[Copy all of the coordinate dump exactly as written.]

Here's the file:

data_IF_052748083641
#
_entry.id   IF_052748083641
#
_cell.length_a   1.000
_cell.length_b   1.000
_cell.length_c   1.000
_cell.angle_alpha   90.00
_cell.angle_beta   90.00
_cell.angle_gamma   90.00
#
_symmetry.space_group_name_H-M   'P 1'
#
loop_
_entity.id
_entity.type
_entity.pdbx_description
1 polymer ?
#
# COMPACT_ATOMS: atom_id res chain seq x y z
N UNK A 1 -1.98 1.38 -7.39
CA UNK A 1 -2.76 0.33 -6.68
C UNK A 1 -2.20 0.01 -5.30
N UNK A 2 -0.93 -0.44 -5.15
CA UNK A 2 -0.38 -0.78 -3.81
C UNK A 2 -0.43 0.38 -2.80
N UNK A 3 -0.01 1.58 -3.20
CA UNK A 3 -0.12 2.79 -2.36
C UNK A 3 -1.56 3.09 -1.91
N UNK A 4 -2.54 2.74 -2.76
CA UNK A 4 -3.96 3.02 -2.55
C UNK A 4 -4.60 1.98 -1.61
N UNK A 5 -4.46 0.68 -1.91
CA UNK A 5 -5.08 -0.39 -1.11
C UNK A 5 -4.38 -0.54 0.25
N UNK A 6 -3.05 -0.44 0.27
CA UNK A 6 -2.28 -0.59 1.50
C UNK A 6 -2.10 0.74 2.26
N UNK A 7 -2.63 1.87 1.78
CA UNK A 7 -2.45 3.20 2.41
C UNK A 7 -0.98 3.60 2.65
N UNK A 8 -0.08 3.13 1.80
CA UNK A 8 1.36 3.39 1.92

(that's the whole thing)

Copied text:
data_IF_052748083641
#
_entry.id   IF_052748083641
#
_cell.length_a   1.000
_cell.length_b   1.000
_cell.length_c   1.000
_cell.angle_alpha   90.00
_cell.angle_beta   90.00
_cell.angle_gamma   90.00
#
_symmetry.space_group_name_H-M   'P 1'
#
loop_
_entity.id
_entity.type
_entity.pdbx_description
1 polymer ?
#
# COMPACT_ATOMS: atom_id res chain seq x y z
N UNK A 1 -1.98 1.38 -7.39
CA UNK A 1 -2.76 0.33 -6.68
C UNK A 1 -2.20 0.01 -5.30
N UNK A 2 -0.93 -0.44 -5.15
CA UNK A 2 -0.38 -0.78 -3.81
C UNK A 2 -0.43 0.38 -2.80
N UNK A 3 -0.01 1.58 -3.20
CA UNK A 3 -0.12 2.79 -2.36
C UNK A 3 -1.56 3.09 -1.91
N UNK A 4 -2.54 2.74 -2.76
CA UNK A 4 -3.96 3.02 -2.55
C UNK A 4 -4.60 1.98 -1.61
N UNK A 5 -4.46 0.68 -1.91
CA UNK A 5 -5.08 -0.39 -1.11
C UNK A 5 -4.38 -0.54 0.25
N UNK A 6 -3.05 -0.44 0.27
CA UNK A 6 -2.28 -0.59 1.50
C UNK A 6 -2.10 0.74 2.26
N UNK A 7 -2.63 1.87 1.78
CA UNK A 7 -2.45 3.20 2.41
C UNK A 7 -0.98 3.60 2.65
N UNK A 8 -0.08 3.13 1.80
CA UNK A 8 1.36 3.39 1.92